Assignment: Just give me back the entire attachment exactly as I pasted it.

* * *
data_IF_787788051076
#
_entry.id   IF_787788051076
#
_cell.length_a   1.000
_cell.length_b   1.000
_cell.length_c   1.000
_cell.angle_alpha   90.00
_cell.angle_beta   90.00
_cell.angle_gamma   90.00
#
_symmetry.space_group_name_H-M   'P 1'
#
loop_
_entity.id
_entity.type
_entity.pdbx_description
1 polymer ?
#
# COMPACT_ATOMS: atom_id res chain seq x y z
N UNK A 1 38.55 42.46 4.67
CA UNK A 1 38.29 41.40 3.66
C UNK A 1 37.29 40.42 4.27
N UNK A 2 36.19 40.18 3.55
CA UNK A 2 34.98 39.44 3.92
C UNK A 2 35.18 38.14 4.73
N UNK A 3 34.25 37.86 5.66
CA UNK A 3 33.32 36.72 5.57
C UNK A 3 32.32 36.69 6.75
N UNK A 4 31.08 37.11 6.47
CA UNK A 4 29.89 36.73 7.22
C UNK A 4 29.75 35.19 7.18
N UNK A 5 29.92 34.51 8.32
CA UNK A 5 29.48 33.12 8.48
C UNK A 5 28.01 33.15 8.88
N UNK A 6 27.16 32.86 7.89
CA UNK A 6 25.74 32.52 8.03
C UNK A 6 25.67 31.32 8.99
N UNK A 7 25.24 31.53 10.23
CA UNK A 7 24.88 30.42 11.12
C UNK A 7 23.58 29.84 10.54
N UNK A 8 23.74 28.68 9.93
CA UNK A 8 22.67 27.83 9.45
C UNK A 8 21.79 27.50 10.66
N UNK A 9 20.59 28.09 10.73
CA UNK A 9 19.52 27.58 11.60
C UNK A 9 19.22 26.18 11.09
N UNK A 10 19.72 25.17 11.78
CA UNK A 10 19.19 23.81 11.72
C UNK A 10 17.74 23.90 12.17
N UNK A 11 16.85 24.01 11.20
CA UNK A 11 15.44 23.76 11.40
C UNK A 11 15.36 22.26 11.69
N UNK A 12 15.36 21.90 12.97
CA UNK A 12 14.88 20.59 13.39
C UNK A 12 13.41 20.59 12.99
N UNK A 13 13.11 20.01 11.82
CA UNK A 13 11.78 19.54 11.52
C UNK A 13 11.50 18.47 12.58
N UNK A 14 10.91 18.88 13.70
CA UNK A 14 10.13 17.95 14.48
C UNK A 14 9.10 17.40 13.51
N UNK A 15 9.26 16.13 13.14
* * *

data_IF_787788051076
#
_entry.id   IF_787788051076
#
_cell.length_a   1.000
_cell.length_b   1.000
_cell.length_c   1.000
_cell.angle_alpha   90.00
_cell.angle_beta   90.00
_cell.angle_gamma   90.00
#
_symmetry.space_group_name_H-M   'P 1'
#
loop_
_entity.id
_entity.type
_entity.pdbx_description
1 polymer ?
#
# COMPACT_ATOMS: atom_id res chain seq x y z
N UNK A 1 38.55 42.46 4.67
CA UNK A 1 38.29 41.40 3.66
C UNK A 1 37.29 40.42 4.27
N UNK A 2 36.19 40.18 3.55
CA UNK A 2 34.98 39.44 3.92
C UNK A 2 35.18 38.14 4.73
N UNK A 3 34.25 37.86 5.66
CA UNK A 3 33.32 36.72 5.57
C UNK A 3 32.32 36.69 6.75
N UNK A 4 31.08 37.11 6.47
CA UNK A 4 29.89 36.73 7.22
C UNK A 4 29.75 35.19 7.18
N UNK A 5 29.92 34.51 8.32
CA UNK A 5 29.48 33.12 8.48
C UNK A 5 28.01 33.15 8.88
N UNK A 6 27.16 32.86 7.89
CA UNK A 6 25.74 32.52 8.03
C UNK A 6 25.67 31.32 8.99
N UNK A 7 25.24 31.53 10.23
CA UNK A 7 24.88 30.42 11.12
C UNK A 7 23.58 29.84 10.54
N UNK A 8 23.74 28.68 9.93
CA UNK A 8 22.67 27.83 9.45
C UNK A 8 21.79 27.50 10.66
N UNK A 9 20.59 28.09 10.73
CA UNK A 9 19.52 27.58 11.60
C UNK A 9 19.22 26.18 11.09
N UNK A 10 19.72 25.17 11.78
CA UNK A 10 19.19 23.81 11.72
C UNK A 10 17.74 23.90 12.17
N UNK A 11 16.85 24.01 11.20
CA UNK A 11 15.44 23.76 11.40
C UNK A 11 15.36 22.26 11.69
N UNK A 12 15.36 21.90 12.97
CA UNK A 12 14.88 20.59 13.39
C UNK A 12 13.41 20.59 12.99
N UNK A 13 13.11 20.01 11.82
CA UNK A 13 11.78 19.54 11.52
C UNK A 13 11.50 18.47 12.58
N UNK A 14 10.91 18.88 13.70
CA UNK A 14 10.13 17.95 14.48
C UNK A 14 9.10 17.40 13.51
N UNK A 15 9.26 16.13 13.14